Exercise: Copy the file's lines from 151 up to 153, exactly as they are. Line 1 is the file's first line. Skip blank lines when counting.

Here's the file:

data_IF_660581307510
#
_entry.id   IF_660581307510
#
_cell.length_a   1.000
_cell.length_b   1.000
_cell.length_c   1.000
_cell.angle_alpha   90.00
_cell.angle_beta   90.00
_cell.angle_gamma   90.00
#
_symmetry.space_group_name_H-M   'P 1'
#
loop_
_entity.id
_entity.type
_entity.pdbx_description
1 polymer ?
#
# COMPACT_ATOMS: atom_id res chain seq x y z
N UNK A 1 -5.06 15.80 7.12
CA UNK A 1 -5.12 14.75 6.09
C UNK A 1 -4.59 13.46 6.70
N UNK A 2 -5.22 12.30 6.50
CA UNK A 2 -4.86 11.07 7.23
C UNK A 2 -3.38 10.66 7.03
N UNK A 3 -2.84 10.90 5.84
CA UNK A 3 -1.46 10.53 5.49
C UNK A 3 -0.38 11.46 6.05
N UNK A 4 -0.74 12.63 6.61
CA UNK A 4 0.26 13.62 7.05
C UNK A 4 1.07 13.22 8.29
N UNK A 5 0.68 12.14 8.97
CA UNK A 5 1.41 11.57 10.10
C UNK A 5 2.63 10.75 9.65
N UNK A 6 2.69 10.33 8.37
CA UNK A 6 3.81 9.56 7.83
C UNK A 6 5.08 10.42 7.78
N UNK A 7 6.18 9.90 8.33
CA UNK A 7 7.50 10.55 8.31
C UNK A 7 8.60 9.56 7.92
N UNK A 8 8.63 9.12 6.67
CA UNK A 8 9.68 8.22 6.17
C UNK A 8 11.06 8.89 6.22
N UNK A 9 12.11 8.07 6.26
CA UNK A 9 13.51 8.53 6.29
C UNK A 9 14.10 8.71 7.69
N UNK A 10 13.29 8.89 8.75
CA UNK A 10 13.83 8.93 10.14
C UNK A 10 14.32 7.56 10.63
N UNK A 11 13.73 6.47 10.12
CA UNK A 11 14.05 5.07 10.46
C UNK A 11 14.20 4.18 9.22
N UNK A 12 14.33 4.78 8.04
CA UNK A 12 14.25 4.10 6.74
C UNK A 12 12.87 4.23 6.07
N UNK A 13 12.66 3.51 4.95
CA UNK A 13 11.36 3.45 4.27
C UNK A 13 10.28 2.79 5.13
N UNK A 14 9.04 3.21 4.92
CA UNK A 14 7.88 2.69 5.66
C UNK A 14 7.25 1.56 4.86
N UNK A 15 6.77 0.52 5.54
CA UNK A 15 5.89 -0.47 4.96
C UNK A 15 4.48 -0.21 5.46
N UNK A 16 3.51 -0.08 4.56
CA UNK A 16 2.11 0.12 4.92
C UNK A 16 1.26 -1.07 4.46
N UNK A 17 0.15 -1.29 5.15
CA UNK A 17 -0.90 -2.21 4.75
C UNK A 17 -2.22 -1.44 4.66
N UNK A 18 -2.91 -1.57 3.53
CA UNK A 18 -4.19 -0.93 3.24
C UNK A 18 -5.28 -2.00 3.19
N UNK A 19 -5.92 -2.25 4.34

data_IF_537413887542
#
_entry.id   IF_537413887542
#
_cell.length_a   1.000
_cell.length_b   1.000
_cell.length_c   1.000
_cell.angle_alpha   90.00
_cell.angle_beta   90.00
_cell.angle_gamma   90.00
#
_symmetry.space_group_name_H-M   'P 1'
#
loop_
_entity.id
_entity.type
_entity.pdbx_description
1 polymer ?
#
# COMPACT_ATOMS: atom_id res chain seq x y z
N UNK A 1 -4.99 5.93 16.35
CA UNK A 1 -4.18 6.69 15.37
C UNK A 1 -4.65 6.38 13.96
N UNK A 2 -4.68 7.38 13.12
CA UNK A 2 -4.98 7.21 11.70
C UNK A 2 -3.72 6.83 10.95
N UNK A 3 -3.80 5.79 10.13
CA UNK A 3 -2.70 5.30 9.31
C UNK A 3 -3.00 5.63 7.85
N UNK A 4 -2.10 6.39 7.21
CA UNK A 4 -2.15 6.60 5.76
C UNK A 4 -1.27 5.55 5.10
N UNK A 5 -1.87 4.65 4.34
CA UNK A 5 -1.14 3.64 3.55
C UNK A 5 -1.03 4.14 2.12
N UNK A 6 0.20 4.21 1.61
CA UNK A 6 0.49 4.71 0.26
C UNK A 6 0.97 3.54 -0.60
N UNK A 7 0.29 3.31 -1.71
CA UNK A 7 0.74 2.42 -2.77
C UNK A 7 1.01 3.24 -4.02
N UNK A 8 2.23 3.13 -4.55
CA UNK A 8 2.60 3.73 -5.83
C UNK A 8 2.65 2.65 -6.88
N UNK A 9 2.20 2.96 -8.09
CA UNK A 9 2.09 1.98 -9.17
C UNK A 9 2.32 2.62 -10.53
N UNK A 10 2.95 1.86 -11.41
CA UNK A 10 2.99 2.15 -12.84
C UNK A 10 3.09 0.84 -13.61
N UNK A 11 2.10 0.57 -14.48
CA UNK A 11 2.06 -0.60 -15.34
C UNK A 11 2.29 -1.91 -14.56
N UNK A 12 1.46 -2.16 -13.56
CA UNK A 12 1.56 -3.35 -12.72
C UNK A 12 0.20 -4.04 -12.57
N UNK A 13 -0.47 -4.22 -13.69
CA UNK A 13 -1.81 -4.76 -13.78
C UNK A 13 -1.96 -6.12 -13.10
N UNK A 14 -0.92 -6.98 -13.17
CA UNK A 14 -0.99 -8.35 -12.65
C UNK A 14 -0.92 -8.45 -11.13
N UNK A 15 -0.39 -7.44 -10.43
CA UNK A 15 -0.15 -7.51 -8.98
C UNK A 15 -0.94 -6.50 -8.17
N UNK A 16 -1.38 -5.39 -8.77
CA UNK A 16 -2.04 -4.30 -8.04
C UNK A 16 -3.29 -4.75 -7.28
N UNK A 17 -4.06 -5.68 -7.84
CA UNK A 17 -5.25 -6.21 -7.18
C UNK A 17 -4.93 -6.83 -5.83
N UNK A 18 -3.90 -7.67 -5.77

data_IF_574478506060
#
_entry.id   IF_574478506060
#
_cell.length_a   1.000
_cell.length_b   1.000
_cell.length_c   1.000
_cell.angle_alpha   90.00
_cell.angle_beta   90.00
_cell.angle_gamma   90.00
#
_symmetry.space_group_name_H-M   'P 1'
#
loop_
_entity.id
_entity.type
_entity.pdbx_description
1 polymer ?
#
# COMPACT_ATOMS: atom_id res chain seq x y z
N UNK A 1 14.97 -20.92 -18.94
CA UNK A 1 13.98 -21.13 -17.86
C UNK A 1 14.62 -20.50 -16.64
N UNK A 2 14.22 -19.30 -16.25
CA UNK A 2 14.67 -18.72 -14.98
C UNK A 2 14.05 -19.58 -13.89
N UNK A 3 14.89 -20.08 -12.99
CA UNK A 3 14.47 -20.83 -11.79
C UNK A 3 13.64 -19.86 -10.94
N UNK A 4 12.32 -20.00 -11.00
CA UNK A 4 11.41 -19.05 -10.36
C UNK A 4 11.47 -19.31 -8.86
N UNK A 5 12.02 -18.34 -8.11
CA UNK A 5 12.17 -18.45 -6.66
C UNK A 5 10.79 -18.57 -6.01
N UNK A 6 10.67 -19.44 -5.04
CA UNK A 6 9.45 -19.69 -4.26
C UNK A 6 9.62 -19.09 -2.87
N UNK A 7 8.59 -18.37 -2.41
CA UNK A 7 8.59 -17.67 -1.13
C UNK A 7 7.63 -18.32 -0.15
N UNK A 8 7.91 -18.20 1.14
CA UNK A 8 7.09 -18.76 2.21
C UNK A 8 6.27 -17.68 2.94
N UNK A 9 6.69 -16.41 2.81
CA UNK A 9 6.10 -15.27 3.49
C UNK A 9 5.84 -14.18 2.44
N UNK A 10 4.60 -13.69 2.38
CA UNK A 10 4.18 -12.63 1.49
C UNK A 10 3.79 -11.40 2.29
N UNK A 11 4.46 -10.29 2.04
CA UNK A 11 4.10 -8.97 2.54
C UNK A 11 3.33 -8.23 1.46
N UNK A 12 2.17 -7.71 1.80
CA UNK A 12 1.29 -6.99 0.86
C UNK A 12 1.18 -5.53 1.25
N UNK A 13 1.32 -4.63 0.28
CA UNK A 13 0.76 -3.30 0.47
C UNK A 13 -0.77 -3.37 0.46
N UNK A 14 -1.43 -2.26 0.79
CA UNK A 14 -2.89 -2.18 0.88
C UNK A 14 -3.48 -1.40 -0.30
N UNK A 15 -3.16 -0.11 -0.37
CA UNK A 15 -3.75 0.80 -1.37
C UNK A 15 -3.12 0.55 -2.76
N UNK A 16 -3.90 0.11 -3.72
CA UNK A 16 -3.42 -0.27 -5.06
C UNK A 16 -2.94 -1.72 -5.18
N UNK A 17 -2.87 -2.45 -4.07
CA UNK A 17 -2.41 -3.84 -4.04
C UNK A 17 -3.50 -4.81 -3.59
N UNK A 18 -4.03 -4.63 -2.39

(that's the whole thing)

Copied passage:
#
_cell.length_a   1.000
_cell.length_b   1.000